Midwifery bill passes AL House, heads to Senate - WAFF-TV: News, Weather and Sports for Huntsville, AL

Midwifery bill passes AL House, heads to Senate

The Alabama House passed a bill legalizing midwifes for births. (Source: WAFF) The Alabama House passed a bill legalizing midwifes for births. (Source: WAFF)
(WAFF) -

A birthing practice illegal for decades in Alabama has cleared the state House and now heads to the state Senate.

House Bill 315 passed with a 84-11 vote on Tuesday.

Bill sponsors said it's a huge milestone for expectant mothers who want the option of  having a midwife deliver their babies.

Alabama would become the 33rd state to allow midwives, so if the bill passes the Senate, it would no longer be a crime for someone who is certified and trained to deliver babies from home.

Jessica Thompson just had her fourth baby 11 days ago with the help of a midwife in Tennessee. She had to make the 45-minute drive to do that because of Alabama law.

"When you're in labor, it feels like three," Thompson said.

She gave birth to her first two children in the hospital but made the switch to midwives so she could have the option of a water birth.

"That's the one thing that I've hated with this one and the last one, having to put that tiny hour-old in a car seat or a three-hour-old, fresh baby in a car seat and drive anywhere. I hate driving them two days old from the hospital, I'd just rather be home," Thompson said.

She thinks our state is suffering from the lack of birth options.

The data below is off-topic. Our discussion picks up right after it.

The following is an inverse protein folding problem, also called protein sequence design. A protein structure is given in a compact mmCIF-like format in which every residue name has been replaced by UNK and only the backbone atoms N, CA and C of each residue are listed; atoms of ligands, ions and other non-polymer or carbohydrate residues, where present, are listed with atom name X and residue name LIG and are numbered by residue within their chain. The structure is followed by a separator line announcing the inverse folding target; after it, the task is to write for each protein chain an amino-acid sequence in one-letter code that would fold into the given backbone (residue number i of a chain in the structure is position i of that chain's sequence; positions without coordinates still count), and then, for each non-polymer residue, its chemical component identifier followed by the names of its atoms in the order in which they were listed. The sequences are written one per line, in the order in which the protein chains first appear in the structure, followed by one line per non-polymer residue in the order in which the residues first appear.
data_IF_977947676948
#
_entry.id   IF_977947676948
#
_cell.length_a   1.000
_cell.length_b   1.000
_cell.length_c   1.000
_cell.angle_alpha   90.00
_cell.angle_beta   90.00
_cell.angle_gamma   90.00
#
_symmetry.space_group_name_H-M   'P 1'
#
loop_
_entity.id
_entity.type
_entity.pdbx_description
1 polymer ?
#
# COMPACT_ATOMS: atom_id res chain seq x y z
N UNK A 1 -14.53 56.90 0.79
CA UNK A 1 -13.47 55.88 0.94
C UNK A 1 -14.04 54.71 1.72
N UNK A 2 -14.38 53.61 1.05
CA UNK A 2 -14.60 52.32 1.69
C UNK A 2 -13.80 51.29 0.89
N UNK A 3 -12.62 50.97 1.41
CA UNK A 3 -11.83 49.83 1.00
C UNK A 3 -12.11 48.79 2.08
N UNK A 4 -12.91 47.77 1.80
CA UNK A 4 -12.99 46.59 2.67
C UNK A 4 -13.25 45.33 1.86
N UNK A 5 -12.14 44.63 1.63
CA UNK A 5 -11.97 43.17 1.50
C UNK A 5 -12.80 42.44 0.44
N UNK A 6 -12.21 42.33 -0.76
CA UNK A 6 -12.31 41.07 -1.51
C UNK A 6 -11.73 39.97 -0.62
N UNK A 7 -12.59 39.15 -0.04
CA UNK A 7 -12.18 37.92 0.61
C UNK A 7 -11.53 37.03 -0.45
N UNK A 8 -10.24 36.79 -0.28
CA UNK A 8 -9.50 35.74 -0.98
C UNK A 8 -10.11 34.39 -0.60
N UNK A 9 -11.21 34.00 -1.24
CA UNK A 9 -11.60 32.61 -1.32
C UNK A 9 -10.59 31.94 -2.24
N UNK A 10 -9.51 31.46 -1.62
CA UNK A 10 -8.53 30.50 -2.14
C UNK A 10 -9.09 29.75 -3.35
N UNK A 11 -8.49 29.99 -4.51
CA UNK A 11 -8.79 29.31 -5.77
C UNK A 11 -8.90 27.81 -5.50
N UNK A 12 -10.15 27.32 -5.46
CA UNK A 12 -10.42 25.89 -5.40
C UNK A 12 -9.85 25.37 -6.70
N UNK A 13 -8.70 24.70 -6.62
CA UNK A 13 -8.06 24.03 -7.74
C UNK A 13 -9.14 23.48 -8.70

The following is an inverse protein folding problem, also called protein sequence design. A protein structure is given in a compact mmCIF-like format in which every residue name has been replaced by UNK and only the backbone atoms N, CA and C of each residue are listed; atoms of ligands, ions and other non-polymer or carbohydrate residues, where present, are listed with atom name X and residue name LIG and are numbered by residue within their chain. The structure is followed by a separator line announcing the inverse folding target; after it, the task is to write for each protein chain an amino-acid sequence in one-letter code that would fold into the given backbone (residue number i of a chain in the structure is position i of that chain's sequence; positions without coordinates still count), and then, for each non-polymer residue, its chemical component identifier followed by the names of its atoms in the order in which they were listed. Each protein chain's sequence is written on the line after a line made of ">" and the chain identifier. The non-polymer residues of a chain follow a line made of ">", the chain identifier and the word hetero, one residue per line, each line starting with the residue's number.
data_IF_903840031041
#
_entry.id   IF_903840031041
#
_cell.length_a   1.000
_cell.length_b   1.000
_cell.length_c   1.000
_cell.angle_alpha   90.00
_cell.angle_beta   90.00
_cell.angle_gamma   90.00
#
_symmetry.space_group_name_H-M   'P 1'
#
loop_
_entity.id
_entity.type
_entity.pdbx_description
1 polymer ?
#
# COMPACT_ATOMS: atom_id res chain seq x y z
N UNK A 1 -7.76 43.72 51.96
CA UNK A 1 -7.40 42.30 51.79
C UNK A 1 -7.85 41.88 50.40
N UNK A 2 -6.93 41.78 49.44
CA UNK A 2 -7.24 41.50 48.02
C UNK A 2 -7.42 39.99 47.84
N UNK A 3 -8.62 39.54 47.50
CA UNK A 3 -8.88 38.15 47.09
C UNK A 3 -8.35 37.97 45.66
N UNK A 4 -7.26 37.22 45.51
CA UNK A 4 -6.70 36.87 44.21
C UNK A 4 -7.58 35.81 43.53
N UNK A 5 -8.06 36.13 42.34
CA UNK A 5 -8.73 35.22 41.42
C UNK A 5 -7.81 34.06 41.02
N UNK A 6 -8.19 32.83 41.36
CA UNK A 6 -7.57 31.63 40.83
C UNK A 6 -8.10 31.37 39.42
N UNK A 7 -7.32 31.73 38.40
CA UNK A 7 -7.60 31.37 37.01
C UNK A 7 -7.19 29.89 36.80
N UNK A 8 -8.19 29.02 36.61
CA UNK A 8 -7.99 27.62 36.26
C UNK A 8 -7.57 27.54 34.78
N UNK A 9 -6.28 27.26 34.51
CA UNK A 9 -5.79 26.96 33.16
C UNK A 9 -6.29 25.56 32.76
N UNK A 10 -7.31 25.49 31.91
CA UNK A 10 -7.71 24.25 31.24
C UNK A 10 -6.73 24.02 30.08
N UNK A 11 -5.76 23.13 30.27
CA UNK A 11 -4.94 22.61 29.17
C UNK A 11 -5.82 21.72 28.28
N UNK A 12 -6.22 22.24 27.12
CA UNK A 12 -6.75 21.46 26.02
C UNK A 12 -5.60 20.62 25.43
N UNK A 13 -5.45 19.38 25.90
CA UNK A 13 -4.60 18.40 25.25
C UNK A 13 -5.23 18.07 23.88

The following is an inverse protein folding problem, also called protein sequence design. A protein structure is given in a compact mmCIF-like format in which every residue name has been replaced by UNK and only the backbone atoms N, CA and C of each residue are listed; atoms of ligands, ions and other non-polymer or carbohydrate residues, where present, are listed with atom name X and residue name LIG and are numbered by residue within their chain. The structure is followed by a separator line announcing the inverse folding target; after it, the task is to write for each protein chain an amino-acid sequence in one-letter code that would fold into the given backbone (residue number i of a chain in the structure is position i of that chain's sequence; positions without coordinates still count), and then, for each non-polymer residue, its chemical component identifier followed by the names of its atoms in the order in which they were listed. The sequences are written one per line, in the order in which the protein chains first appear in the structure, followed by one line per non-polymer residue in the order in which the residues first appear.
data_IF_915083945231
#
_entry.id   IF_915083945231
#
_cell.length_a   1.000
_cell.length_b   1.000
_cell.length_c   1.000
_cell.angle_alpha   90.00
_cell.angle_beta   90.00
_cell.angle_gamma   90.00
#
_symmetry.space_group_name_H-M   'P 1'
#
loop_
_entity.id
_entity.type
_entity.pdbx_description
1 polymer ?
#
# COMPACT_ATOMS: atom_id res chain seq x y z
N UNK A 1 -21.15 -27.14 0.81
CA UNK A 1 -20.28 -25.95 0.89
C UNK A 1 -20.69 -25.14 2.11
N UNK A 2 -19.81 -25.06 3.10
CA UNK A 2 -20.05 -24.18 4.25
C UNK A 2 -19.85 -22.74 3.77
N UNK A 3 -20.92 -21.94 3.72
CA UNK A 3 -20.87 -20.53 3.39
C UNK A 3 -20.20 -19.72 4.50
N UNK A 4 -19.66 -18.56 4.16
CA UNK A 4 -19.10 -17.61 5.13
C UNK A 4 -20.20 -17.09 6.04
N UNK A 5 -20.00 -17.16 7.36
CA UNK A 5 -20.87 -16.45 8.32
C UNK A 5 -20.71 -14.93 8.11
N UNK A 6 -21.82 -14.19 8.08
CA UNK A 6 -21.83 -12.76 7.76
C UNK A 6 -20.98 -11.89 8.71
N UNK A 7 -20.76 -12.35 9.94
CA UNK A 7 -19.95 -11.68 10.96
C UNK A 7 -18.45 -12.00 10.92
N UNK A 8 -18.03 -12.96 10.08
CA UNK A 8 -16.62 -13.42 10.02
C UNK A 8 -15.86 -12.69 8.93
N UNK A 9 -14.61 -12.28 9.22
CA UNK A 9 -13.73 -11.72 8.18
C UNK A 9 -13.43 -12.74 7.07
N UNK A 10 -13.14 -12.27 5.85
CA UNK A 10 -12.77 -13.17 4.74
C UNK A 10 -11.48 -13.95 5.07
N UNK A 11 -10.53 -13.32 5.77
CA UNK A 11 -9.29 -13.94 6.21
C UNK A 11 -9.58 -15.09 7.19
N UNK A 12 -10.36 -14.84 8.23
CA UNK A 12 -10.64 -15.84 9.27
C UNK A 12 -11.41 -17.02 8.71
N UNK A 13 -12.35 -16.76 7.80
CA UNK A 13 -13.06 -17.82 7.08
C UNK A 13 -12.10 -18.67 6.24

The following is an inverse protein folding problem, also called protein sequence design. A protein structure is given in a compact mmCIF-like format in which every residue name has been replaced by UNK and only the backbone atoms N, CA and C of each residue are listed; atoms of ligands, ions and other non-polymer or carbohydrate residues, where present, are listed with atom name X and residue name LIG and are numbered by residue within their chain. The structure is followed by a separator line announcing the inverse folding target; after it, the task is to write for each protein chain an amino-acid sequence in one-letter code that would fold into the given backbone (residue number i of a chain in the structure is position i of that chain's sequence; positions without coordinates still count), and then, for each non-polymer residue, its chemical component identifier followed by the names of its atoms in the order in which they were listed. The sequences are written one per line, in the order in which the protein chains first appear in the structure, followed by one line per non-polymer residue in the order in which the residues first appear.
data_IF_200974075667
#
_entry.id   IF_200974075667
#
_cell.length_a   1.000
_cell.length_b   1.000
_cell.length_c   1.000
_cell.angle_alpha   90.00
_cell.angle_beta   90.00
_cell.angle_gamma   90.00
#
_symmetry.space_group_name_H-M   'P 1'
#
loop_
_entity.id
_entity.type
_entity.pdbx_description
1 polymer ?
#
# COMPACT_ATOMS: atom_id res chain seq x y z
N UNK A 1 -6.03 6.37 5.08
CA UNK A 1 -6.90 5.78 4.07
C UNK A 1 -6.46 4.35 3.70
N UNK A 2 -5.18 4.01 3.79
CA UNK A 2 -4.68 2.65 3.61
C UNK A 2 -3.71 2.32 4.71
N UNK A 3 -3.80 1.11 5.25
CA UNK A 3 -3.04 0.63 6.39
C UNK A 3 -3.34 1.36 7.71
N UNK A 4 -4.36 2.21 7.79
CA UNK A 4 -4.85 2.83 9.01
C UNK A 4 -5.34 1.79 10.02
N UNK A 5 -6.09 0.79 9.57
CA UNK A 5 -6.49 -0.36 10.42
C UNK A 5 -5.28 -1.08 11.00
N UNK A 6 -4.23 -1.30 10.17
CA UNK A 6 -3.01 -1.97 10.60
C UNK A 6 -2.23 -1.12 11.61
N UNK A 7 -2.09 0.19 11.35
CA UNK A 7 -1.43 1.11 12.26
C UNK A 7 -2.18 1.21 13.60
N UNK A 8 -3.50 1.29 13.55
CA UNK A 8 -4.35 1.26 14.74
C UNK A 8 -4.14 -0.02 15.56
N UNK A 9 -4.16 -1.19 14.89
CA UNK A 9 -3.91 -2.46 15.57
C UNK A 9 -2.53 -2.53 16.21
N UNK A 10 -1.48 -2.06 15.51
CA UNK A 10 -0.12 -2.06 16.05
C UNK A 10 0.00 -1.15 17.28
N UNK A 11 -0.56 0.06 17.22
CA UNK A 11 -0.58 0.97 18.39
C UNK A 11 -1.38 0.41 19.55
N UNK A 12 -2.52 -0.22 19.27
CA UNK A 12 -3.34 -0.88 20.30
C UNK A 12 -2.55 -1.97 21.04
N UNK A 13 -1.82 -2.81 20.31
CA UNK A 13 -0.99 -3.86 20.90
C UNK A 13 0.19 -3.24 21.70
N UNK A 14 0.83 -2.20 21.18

"We have the highest preterm birth and infant mortality rate than any other state. We are the only state that only offers hospital births as a choice," said Katie Terry with Alabama Birth Coalition.

According to Alabama Birth Coalition, more than 30 counties in the state don't have access to a hospital, obstetrician or a gynecologist.

"So those families and mothers are having to travel over an hour for the nearest access of care," Terry said.

Opponents argue that hospitals are the safest place to give birth and don't want the liability of women with dangerous complications arriving already in labor.

"They (certified professional midwives) are trained and have the tools and everything they need in case of an emergency, and they establish great relationships with the hospitals and doctors in case of a transfer, so their prenatal care, they'll see signs or red flags just in case something could be wrong and they wouldn't take a non-healthy mother," Terry said.

The bill now goes to the Senate to vote on.

There's also House Bill 316 that would establish a state midwifery board to license and regulate the practice.

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